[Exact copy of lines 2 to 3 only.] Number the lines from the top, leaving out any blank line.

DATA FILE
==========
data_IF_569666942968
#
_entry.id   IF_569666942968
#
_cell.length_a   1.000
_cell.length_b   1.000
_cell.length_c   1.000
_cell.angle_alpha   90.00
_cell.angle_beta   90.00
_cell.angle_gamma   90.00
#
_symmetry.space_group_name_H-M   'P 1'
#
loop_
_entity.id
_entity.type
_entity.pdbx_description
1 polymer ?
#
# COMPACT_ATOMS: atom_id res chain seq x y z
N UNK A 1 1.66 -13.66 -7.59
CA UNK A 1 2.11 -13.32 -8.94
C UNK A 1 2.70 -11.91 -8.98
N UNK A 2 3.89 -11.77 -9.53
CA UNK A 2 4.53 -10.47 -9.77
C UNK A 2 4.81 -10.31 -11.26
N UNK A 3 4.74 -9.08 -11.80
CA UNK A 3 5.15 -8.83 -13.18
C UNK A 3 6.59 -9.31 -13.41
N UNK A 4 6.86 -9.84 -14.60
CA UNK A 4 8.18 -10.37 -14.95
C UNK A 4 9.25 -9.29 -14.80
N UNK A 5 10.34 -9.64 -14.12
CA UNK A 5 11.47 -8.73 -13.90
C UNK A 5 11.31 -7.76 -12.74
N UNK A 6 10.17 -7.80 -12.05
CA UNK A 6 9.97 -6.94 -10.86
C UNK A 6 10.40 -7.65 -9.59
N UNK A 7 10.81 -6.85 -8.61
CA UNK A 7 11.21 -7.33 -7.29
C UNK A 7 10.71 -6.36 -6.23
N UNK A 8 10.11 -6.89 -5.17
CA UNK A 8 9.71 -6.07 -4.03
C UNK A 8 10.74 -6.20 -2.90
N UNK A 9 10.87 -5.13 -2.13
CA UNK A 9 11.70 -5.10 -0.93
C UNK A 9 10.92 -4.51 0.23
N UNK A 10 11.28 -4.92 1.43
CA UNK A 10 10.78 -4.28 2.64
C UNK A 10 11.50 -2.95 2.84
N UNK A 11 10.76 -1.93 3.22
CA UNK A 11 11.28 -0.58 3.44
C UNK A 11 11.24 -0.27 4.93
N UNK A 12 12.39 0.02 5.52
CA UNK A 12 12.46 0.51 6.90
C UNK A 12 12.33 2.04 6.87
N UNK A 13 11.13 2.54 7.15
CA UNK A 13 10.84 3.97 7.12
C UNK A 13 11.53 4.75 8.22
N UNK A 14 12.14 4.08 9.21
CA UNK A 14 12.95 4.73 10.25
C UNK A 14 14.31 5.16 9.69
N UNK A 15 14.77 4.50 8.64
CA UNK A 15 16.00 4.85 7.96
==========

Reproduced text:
#
_entry.id   IF_569666942968